Three-term municipal mayor cannot run for city mayor


The conversion of a municipality to a component city does not allow a municipal mayor who has served for three consecutive terms to run for city mayor immediately thereafter.

The municipal mayor of Digos, Davao del Sur, won and served for three terms, in 1992, 1995, and 1998. During his third term, the Municipality of Digos was declared a component city and its charter was ratified by the constituents of Digos. Under Sec. 53, Article IX of the Charter, the mayor was mandated to serve in a hold-over capacity as mayor of the new City of Digos. He took his oath as the city mayor.

The mayor then filed his certificate of candidacy for city mayor for the May 2001 elections. In his certificate of canididacy he stated that not only is he eligible for the position, but that he has served three consecutive terms as municipal mayor of Digos and was then running for city mayor for the first time. His opponent filed a petition before the Commission on Elections (Comelec) to deny the mayor’s certificate of candidacy on the ground that the mayor misrepresented himself as eligible to run for city mayor since he had already been elected and served three consecutive terms as mayor from 1992-2001.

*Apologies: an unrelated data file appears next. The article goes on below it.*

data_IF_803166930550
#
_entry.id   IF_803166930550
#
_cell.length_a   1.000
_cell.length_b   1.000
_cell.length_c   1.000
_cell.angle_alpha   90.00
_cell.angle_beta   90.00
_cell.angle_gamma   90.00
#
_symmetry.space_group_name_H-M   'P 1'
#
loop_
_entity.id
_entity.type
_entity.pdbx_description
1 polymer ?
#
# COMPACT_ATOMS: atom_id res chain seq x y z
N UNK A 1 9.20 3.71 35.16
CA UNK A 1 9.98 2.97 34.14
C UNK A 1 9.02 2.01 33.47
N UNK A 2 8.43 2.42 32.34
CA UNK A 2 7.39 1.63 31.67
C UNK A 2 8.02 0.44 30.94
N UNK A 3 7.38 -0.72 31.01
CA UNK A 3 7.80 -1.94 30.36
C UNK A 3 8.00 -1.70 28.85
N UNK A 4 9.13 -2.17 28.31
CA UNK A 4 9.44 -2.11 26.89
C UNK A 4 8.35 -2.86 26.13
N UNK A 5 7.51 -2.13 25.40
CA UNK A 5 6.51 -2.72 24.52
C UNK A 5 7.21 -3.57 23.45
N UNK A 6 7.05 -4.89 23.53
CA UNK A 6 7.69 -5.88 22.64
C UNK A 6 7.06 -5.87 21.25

The certificate of candidacy of the mayor was denied due course by the Comelec’s First Division. However, his motion for reconsideration was not acted upon by the Comelec en banc before election day and he was proclaimed the winner having garnered the most number of votes. Only after the proclamation did the Comelec en banc issue a resolution that declared him disqualified from running for mayor of Digos City, and ordered that all votes cast in his favor should not be counted. Since he was proclaimed winner, the proclamation was considered null and void.

On appeal to the Supreme Court (SC), the mayor argued that when Digos was converted from a municipality to a city, it attained a different juridical personality separate from the municipality of Digos. So when he filed his certificate of candidacy for city mayor, it should not be construed as vying for the same local government post.

The SC denied the mayor’s petition and ruled that he was disqualified from running for city mayor since the position of municipal and city mayor were one and the same position despite there being substantial distinctions between a municipality and a city –

True, the new city acquired a new corporate existence separate and distinct from that of the municipality. This does not mean, however, that for the purpose of applying the subject Constitutional provision, the office of the municipal mayor would now be construed as a different local government post as that of the office of the city mayor. As stated earlier, the territorial jurisdiction of the City of Digos is the same as that of the municipality. Consequently, the inhabitants of the municipality are the same as those in the city. These inhabitants are the same group of voters who elected petitioner Latasa to be their municipal mayor for three consecutive terms…

This Court also notes that the elective officials of the Municipality of Digos continued to exercise their powers and functions until elections were held for the new city officials (Latasa v. Comelec, G.R. No. 154829, 10 December 2003, J. Azcuna).


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